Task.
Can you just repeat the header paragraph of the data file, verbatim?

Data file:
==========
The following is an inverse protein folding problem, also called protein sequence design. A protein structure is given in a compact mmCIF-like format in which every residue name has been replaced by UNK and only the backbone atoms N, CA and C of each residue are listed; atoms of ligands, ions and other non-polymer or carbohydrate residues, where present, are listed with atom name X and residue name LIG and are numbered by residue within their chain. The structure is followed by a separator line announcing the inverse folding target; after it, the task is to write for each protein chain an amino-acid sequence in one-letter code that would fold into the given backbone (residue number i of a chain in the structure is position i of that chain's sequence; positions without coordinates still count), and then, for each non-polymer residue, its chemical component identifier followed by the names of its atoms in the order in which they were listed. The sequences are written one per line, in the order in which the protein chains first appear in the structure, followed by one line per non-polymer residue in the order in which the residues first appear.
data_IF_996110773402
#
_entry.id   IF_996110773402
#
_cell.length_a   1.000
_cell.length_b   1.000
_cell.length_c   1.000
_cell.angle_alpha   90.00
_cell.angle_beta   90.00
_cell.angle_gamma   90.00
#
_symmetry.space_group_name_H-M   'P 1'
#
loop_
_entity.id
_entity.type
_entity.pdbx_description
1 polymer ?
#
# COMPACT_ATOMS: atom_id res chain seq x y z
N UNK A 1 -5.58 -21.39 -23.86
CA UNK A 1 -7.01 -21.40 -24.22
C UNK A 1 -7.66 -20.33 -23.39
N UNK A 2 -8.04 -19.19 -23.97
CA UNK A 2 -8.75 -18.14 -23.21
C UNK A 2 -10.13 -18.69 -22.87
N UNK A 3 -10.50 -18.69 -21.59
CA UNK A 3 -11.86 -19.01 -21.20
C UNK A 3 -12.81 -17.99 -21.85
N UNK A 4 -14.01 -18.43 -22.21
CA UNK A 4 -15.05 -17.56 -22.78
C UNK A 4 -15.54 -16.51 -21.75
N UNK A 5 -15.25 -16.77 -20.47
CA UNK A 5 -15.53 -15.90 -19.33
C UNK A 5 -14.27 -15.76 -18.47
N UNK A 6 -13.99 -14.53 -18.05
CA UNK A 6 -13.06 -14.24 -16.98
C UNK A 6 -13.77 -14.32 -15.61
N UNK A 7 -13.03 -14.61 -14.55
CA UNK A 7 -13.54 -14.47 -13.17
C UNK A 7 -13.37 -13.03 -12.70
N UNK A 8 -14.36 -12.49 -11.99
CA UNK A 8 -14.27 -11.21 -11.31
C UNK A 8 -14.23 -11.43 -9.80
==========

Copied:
The following is an inverse protein folding problem, also called protein sequence design. A protein structure is given in a compact mmCIF-like format in which every residue name has been replaced by UNK and only the backbone atoms N, CA and C of each residue are listed; atoms of ligands, ions and other non-polymer or carbohydrate residues, where present, are listed with atom name X and residue name LIG and are numbered by residue within their chain. The structure is followed by a separator line announcing the inverse folding target; after it, the task is to write for each protein chain an amino-acid sequence in one-letter code that would fold into the given backbone (residue number i of a chain in the structure is position i of that chain's sequence; positions without coordinates still count), and then, for each non-polymer residue, its chemical component identifier followed by the names of its atoms in the order in which they were listed. The sequences are written one per line, in the order in which the protein chains first appear in the structure, followed by one line per non-polymer residue in the order in which the residues first appear.